Raiders of the Lost Amphitheatre

Ian Blair

Judging by the photos, the summer of 1987 was a very good one!

At that time, I was working on the Guildhall Art Gallery site (GAG87) supervised by Nick Bateman: the remains of the Roman amphitheatre yet to be found.

The site was essentially divided into two halves, that to the north delineated by the substantial remains of the 15th century Guildhall Chapel, comprising the foundations of all four outer walls and the north and south arcades, which survived up to 3m (10ft) high. To the south of the Chapel the excavation area was constrained by the existing footprint of massive 19th century brick foundations, that effectively compartmentalised the excavation areas into a series of adjoining self-contained square bays.

It is interesting and indeed sobering to look back at the summary for the Guildhall Art Gallery published in the London Archaeologist round-up of sites excavated in 1987, which illustrates the initial on-going interpretation of Roman features still being excavated in January 1988:

‘In the early to mid-Roman period, substantial cellared masonry buildings were constructed by cutting into the gently-sloping hillside to the W of one of the Walbrook tributaries. The site appears to lie at the junction of two different sets of topographic constraints since the buildings in the N were aligned NW-SE and those in the S were aligned E-W. A sequence of internal and external (?yard) surfaces were recorded.

In the SW of the site the earliest Roman feature is a substantial timber structure with a plank floor. It appears to overlie a tributary of the Walbrook. Only the edge of the structure has been observed, but it is hoped that the remainder will become available for controlled excavation after the developers' reduction of the rest of the site.’

Though the remains of the Roman amphitheatre were already in plain sight, they were not formally identified as such until a month later in February 1988, with the elements outlined above subsequently proving to be part of the curving north wall of the arena, part of the southern entrance way wall, and the central east-west timber drain running through the entrance way into the arena.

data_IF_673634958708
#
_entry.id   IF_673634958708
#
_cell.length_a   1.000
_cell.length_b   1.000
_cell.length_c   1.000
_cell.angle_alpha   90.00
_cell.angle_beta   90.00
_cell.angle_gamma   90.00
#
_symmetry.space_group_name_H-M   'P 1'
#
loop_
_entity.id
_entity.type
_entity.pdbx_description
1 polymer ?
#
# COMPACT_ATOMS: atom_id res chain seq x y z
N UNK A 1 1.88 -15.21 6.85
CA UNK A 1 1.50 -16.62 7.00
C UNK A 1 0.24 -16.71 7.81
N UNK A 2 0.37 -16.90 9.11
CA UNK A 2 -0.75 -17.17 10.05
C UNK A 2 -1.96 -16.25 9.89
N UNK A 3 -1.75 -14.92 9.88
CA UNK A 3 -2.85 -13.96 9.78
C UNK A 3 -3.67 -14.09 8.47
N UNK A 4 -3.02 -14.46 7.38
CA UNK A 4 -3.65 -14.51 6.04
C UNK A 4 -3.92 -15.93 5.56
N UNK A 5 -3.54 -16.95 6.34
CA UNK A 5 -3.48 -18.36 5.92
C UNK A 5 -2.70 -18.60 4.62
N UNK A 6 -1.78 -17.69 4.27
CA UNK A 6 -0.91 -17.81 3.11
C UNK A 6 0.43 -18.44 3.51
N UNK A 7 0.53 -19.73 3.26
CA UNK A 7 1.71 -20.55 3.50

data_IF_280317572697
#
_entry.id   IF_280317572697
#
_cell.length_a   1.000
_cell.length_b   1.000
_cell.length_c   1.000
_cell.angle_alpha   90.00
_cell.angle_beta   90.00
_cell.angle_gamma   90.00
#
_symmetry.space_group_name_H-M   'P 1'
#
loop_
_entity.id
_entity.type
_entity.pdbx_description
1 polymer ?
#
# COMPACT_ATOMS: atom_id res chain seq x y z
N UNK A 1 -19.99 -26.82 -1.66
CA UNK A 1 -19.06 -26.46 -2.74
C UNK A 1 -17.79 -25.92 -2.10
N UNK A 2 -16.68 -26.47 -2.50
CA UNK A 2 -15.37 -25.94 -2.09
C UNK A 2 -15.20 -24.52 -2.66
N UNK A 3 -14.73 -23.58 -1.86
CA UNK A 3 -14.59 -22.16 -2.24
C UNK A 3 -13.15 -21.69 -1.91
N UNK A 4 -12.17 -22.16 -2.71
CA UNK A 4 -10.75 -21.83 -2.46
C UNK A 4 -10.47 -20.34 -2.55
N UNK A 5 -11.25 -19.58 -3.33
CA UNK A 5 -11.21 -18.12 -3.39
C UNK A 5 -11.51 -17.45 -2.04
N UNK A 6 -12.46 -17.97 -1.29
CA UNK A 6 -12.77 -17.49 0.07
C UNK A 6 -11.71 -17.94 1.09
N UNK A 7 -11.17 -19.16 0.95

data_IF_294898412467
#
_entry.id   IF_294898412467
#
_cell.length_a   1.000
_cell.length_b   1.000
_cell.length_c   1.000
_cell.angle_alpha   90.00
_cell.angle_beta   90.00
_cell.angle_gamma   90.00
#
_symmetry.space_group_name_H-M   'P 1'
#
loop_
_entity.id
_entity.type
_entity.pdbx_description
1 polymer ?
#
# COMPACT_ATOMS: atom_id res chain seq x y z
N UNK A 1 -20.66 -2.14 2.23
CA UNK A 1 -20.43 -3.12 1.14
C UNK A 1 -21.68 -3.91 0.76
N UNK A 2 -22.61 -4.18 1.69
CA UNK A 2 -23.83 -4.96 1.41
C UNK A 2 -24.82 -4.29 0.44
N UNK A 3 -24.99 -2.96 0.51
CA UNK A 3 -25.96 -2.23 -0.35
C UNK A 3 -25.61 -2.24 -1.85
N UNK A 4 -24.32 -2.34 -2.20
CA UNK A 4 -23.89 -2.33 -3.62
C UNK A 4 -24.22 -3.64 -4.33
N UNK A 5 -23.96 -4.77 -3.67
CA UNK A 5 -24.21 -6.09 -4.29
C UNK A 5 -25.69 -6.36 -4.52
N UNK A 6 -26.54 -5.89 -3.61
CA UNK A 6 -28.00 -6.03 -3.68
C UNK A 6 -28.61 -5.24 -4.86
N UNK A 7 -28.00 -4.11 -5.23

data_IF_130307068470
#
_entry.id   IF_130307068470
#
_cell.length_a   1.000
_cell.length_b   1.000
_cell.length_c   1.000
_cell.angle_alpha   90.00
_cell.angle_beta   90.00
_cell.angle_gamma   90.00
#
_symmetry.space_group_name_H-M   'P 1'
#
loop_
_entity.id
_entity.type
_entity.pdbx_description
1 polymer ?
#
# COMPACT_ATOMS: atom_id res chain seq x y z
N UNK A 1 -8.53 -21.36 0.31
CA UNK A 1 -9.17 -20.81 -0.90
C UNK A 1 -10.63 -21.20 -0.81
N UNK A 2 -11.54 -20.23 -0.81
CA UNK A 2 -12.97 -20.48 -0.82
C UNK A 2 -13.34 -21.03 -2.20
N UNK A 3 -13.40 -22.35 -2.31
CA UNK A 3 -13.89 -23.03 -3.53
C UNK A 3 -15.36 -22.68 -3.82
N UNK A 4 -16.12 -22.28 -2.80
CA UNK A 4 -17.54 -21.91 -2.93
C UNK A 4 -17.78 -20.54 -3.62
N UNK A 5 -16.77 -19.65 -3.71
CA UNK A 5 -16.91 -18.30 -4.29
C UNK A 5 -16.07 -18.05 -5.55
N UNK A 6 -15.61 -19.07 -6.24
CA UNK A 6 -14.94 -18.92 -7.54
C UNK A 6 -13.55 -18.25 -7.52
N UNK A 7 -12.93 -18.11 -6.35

The full story of the discovery of the amphitheatre and its eventual identification as such is comprehensively described in Nick Bateman’s 1990 article in the London Archaeologist: ‘The discovery of Londinium’s amphitheatre: excavations at the Old Art Gallery site 1987-88 and 1990’, which is reproduced at the end of this post.

Returning to my opening comment. This post was prompted by Nick sending me a series of photos of the archaeologists, taken in the early months of the excavation, who eventually (if initially unknowingly!) discovered the Roman amphitheatre. We are all seen in high-spirits taking a break from the hot summer weather, no spray-tans required in those days, having a well-earned drink or two to cool down. Clearly there was no formal dress code and fashion was relatively relaxed, with Personal Protective Equipment (PPE) little in evidence (like the clothes it seems!).

The strange open-weave baseball type cardboard hats that we are all wearing, sporting the British Telecom logo of the time, I assume were freebies garnered from some function or other held in the Guildhall Yard. It is doubtful however that they would have been robust enough to offer much protection from a falling rock in the trenches, but fortunately they were never put to the test!

‘Party on!’ The Guildhall Art Gallery archaeologists in happy relaxed mood during the hot summer of 1987. Clockwise from left: Paul Travis, Prince Chitwood, Claude ?, Ian Blair, Tim Ellis, Margaret Westmoreland, Hester White, Marietta Ryan, Christopher Sparey-Green, Nick Bateman, Angela Pertusini, Nick Churchill


Sometime laterSometime later: a more subdued soporific mood pervades (possibly alcohol induced!), the team now joined by Josephine Brown and Julian Hill

Nick Bateman and Andrew Westman in the remains of the Guildhall Chapel on the north side of the (GAG87) excavationNick Bateman and Andrew Westman in the remains of the Guildhall Chapel on the north side of the (GAG87) excavation


Nick Bateman and Claude moving a heavy lead coffin from the 15th century Guildhall Chapel with Christopher Sparey-Green offering moral support from a safe distanceNick Bateman and Claude moving a heavy lead coffin from the 15th century Guildhall Chapel with Christopher Sparey-Green offering moral support from a safe distance

Fine drawing by John Pearson undertaken in March 1988Fine drawing by John Pearson undertaken in March 1988 some four weeks after the news broke that the Roman amphitheatre had been discovered at the Guildhall. It shows the now much-expanded south side of the excavation, the southern antechamber, curving arena wall and flanking perimeter drain. The figure who is shovelling away in the foreground is thought to be Gina Porter, who ironically was rarely captured in photographs!






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